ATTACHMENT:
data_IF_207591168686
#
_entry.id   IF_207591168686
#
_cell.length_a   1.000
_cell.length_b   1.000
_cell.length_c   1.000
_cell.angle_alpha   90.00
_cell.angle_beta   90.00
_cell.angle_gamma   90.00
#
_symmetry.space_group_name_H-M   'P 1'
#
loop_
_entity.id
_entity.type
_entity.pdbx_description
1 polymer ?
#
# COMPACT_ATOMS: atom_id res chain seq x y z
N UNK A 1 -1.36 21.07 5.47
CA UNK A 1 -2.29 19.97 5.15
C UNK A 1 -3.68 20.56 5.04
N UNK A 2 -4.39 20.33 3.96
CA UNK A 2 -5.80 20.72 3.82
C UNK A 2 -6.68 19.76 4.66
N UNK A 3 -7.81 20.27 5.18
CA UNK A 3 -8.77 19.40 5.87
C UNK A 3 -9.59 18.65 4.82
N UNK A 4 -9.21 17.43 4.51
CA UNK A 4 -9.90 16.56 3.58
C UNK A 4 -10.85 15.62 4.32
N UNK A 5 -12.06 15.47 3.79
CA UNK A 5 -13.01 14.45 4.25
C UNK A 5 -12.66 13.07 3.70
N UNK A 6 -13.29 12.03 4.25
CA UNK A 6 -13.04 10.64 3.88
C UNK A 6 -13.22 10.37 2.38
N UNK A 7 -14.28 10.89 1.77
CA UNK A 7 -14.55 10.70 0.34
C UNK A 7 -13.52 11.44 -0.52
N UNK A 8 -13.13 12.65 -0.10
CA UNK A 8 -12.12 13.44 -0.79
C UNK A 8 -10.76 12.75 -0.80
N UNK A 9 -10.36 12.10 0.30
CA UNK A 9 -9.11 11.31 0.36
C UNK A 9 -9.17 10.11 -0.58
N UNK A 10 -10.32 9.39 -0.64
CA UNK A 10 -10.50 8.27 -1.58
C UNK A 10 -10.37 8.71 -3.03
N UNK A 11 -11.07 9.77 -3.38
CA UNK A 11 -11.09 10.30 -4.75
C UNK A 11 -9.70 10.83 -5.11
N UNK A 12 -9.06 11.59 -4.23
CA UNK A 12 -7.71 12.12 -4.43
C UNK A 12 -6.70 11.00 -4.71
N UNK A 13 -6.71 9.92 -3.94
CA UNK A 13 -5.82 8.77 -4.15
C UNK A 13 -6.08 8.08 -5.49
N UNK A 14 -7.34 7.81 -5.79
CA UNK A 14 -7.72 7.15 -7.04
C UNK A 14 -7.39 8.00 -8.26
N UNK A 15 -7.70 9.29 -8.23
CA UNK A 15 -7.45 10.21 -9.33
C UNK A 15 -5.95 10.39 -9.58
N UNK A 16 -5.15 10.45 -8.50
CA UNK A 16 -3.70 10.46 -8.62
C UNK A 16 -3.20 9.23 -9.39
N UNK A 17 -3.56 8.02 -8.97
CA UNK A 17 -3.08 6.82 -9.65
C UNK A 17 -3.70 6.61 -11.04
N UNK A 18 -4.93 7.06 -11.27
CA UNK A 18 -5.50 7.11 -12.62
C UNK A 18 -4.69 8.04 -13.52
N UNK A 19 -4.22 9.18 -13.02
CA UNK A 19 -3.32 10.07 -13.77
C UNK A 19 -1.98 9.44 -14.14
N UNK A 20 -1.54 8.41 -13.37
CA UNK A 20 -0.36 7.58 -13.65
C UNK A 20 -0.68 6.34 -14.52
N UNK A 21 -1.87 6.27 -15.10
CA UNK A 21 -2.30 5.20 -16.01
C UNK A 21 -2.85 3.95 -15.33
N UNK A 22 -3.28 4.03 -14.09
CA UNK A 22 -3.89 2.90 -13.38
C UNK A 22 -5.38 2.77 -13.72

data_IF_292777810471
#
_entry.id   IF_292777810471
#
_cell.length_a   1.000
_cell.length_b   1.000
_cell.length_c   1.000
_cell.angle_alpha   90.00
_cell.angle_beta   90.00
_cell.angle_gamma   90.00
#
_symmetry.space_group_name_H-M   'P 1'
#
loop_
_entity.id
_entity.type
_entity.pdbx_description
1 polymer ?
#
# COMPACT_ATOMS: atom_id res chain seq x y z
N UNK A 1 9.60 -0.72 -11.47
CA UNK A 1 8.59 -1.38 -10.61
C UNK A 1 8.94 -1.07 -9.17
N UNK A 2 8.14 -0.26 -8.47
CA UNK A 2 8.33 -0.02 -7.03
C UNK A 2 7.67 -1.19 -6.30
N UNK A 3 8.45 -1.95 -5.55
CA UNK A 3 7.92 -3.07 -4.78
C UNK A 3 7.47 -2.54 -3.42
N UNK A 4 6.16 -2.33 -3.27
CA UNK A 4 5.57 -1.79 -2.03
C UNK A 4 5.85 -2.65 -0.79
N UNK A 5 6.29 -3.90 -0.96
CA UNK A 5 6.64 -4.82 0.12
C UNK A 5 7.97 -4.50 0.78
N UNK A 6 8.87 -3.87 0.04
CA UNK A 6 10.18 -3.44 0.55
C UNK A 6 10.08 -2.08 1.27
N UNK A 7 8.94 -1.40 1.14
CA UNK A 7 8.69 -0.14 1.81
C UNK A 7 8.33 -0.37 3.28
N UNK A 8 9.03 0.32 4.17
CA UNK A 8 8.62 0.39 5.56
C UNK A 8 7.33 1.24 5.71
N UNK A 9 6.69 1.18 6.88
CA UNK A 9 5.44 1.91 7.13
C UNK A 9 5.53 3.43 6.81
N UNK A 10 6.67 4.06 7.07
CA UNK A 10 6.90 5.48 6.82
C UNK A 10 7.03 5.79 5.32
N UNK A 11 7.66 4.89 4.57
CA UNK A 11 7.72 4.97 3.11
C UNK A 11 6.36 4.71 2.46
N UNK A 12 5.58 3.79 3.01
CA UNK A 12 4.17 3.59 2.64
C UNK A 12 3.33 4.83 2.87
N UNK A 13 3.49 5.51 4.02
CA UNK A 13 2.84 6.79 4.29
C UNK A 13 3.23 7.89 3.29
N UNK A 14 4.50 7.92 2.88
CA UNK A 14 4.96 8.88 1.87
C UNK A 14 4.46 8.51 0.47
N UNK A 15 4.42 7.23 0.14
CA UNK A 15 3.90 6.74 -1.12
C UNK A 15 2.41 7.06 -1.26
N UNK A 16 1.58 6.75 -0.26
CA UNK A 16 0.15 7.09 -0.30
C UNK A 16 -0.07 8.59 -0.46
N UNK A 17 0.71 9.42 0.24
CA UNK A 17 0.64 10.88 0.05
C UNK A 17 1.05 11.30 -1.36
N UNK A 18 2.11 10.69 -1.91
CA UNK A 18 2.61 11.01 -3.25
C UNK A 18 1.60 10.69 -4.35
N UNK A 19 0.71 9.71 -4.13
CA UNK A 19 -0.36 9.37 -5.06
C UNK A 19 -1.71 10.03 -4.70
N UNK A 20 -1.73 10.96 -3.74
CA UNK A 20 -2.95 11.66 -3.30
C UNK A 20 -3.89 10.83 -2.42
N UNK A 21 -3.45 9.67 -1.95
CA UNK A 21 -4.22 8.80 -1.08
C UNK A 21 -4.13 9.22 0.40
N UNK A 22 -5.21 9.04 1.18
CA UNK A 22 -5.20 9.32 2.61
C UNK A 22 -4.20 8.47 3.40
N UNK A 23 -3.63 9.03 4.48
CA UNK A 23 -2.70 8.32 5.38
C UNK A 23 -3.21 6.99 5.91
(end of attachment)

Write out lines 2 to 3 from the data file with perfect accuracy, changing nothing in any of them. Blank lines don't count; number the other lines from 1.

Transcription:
#
_entry.id   IF_207591168686